A windstorm had taken the power down.
The upstairs phone rang and rang.
It didn’t stop when I picked it up.
The voice inside was my grandmother’s.
Don’t go, I want you should know.
Yingle. She was young again. Yingle,
these years I’ve been dead, shame left
me silent. Soft ring-tone tears
fell from the receiver’s mouth,
barely dammed by the breathing holes.
Tell me, is love such a good thing
when it comes home to crush you?
She sat on a squat Turkish ottoman,
assumed a posture of supplication.
A big-bead African necklace coiled
around her throat like a fat phone cord.
With a pearl cigarette holder she smoked
like a flapper girl in a Camels ad.
I forget what he would call himself,
second jazz trumpet from the local club.
Her gravel voice syncopated the vowels.
The devil he was when he held me.
Rain found its way back, thunder pealed.
She pressed my head to her silk blouse.
The scent, rose water and tobacco, calmed
like the graininess of old leather.
These peccadilloes bite our ankles like fleas.
She hummed a lullaby in Russian.
They have a special warning
like those brown spots on your hands.
Horns wailed, I thought, in the downspout.
Whole cities crumbled in their wake.
My grandmother danced like a houri,
probably some version of the Charleston.
Yingle, she said, they come to stone me.
Her wheelchair was wide for the aisle.
You must help uphold my dignity.
You must swear witness to the truth.
Innocence holds no charm against evil.
My life is an unclean mess, tref.
Surely a heart’s desire extenuates.
The local library has the law journals.
She pressed two salty fingers to my lips.
Though an artist you still have brains.
With you, I have such hope, she said.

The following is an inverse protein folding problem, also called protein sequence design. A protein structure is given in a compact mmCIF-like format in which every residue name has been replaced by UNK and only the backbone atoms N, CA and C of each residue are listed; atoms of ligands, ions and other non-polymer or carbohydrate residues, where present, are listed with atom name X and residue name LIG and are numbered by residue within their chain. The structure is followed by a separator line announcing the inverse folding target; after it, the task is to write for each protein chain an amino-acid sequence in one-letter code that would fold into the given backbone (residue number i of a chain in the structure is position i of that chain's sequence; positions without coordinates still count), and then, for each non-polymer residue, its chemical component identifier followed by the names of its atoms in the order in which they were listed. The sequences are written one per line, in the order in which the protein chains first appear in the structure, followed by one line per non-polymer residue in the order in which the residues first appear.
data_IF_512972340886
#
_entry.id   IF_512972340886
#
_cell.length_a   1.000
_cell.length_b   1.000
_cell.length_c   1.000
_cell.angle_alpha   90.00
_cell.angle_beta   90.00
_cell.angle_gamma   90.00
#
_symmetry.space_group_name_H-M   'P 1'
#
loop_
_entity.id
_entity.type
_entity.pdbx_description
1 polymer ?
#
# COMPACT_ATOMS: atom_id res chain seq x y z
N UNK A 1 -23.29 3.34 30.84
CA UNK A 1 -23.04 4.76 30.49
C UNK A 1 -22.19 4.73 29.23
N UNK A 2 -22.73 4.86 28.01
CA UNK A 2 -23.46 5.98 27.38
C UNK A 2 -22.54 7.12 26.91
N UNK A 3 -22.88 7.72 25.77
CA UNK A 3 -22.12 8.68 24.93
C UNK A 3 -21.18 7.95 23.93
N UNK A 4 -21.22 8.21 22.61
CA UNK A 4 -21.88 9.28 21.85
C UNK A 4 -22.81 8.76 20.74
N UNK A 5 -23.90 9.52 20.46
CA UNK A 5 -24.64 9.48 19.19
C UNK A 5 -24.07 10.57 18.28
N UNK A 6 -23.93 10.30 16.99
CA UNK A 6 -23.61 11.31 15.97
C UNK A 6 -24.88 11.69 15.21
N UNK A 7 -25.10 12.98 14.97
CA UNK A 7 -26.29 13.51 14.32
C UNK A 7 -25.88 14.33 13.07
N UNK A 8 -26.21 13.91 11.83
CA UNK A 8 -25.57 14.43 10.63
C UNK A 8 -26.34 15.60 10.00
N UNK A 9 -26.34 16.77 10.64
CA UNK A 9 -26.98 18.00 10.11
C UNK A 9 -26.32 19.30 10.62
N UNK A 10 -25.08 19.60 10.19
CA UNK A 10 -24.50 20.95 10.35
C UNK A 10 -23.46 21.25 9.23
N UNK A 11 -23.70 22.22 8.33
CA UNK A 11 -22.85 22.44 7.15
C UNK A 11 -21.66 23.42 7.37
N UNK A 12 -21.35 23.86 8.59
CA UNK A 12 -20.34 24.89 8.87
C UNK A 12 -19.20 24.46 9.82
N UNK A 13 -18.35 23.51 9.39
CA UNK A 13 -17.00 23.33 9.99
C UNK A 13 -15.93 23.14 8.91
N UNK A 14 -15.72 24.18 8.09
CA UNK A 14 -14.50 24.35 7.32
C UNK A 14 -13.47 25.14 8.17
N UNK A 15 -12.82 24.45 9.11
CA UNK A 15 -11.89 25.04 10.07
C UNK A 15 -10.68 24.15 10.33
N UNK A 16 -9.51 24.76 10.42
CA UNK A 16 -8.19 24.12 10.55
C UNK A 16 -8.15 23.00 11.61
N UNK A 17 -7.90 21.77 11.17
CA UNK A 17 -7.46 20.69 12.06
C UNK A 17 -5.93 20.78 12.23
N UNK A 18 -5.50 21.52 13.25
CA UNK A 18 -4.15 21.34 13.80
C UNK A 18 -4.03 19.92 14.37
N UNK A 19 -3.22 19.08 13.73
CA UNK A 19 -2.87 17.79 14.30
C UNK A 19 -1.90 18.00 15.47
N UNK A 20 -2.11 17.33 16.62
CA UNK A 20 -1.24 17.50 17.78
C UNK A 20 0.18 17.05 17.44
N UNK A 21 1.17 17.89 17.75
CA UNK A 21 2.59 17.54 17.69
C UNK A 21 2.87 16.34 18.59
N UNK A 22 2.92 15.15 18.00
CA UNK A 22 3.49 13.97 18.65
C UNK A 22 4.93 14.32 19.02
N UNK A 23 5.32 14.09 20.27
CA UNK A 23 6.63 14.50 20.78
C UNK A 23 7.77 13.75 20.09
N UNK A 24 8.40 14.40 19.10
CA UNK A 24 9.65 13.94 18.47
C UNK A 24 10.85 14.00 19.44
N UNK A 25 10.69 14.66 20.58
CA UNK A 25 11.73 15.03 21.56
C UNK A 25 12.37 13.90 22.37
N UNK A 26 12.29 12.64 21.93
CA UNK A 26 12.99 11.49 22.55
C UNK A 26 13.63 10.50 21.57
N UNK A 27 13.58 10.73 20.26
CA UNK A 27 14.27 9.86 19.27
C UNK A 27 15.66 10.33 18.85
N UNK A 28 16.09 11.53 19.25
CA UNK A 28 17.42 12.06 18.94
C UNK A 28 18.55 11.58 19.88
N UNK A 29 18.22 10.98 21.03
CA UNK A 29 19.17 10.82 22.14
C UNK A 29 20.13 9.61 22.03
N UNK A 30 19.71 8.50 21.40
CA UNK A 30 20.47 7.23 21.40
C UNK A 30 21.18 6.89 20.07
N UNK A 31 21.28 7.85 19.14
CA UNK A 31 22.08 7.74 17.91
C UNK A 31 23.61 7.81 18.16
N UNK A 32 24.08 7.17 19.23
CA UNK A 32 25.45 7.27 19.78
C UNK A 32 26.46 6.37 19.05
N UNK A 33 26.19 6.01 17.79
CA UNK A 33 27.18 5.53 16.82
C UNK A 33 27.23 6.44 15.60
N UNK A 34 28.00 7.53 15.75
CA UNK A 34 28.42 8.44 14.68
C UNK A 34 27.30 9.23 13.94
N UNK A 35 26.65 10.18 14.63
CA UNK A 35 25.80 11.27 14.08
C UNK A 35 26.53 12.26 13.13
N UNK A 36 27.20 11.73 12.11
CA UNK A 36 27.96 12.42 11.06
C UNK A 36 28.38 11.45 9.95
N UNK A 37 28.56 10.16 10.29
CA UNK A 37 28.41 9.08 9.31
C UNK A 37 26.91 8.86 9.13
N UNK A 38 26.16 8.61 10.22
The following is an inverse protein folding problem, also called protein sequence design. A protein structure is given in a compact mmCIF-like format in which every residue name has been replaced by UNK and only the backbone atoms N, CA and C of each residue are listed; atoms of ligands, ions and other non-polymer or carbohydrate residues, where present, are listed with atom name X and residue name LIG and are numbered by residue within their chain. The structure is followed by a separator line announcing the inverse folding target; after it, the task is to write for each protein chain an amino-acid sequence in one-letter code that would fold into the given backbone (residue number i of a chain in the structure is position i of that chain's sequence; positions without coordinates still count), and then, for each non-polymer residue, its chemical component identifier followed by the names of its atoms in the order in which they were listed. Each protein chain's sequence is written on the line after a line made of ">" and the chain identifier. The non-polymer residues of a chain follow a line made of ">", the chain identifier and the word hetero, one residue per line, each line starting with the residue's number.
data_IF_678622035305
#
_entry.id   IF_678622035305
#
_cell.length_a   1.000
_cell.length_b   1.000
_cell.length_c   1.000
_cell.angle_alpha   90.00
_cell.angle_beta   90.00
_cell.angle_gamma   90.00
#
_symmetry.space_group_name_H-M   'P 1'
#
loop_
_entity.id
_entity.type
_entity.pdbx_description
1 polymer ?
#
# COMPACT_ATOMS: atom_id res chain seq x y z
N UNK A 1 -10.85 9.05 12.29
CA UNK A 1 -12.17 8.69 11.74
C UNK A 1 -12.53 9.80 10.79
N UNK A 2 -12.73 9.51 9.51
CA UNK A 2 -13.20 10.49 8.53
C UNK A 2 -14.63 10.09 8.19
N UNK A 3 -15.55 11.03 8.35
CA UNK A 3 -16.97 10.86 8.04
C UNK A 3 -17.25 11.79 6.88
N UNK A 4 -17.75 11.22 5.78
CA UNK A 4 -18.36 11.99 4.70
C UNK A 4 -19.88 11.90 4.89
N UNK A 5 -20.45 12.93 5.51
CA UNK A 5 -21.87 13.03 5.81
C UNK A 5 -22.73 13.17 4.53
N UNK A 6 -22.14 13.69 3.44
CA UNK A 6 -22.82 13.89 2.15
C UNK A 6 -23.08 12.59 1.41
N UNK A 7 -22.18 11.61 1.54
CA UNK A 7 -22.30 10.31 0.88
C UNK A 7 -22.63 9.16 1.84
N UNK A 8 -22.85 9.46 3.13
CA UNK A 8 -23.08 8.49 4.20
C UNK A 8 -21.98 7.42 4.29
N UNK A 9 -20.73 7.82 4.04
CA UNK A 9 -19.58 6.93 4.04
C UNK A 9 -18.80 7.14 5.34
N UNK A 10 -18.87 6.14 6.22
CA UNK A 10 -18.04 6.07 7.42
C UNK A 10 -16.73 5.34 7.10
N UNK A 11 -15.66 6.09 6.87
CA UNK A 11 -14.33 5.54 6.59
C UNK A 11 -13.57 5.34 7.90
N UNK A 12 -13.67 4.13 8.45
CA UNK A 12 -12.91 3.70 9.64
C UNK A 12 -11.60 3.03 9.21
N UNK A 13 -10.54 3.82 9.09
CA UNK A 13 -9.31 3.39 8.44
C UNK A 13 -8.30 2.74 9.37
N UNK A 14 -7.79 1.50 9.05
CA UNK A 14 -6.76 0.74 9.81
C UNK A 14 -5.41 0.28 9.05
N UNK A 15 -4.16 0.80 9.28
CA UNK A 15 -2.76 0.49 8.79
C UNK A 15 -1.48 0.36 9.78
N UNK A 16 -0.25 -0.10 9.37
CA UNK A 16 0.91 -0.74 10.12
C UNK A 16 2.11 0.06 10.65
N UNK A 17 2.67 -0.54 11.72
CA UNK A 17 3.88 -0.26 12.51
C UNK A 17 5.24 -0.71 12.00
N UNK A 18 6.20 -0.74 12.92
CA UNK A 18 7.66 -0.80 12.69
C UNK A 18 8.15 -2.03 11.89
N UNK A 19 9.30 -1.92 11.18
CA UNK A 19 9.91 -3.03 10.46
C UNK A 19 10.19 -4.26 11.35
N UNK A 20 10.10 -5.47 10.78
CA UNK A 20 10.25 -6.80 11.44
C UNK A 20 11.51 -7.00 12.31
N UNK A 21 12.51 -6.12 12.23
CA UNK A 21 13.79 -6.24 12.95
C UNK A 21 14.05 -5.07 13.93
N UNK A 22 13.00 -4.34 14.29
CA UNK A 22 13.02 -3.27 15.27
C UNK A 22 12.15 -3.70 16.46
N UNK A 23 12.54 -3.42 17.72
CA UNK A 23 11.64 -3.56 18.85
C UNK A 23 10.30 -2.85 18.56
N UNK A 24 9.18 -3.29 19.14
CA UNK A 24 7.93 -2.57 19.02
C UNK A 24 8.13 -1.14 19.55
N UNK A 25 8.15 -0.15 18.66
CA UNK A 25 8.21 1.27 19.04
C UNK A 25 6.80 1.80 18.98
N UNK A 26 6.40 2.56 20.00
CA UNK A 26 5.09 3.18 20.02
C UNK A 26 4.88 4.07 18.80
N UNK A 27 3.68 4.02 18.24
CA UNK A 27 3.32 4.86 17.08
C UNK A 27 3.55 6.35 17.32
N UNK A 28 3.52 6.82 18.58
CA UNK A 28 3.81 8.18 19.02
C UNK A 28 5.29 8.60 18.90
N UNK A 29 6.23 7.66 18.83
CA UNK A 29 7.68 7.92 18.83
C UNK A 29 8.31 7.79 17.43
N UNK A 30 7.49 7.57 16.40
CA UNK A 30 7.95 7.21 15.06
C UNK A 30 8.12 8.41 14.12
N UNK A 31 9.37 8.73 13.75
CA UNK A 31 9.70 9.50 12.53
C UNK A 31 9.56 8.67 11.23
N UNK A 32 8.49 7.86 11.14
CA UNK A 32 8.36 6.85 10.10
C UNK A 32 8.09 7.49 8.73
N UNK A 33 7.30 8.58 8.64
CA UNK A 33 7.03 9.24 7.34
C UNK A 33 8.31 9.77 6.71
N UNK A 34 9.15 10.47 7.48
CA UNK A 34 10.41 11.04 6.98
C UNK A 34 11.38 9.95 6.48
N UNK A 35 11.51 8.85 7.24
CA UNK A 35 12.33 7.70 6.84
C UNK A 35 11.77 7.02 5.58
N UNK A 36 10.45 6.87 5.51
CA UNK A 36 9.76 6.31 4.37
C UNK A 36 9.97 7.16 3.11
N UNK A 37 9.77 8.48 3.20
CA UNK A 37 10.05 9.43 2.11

Es bricht mir fast das Herz.
Those years you spent happy in Berlin
as if no one else had their troubles.
I had boarders to take in.
Your father went on the warship.
The great hall of the Zurich Opera House,
they were performing Carmen in German.
The toreadors wore SS uniforms
and sang arias consistently off-key.
Was work so hard looking for you?
But forgive, each to his own mishegas.
The past you must repair, she was saying.
Sew it together, wax the stitches sealed.
Fringes of wig turned her face into a rose
(maybe I was confused with her name),
before my mind could present a case,
the phone went dead, or the dream.
Not a thing she’d said stayed with me.
has worked in the university and in publishing, and is an author who specializes in the work of writing. His most recent books include notes on water: an aqueous phenomenology [Monkfish, 2018] and Portuguese Sailor Boy [Black Spring, 2020].
Two Poems (“pinprick of light” and “on the
ball”) in Palette Poetry (December 2018)
Four Meditations on Seeing, by David Appelbaum in Parabola
(published online 22 January 2017, from Parabola Volume 38, No. 4,
“Liberation and Letting Go,” Winter 2013-2014)
⚡ Not Available in Translation: Steve Parker reviews David
Appelbaum’s Jiggerweed in Triggerfish Critical Review
⚡ What Restrains David Appelbaum? Dave Mehler reviews
Jiggerweed in Triggerfish Critical Review (Issue 9)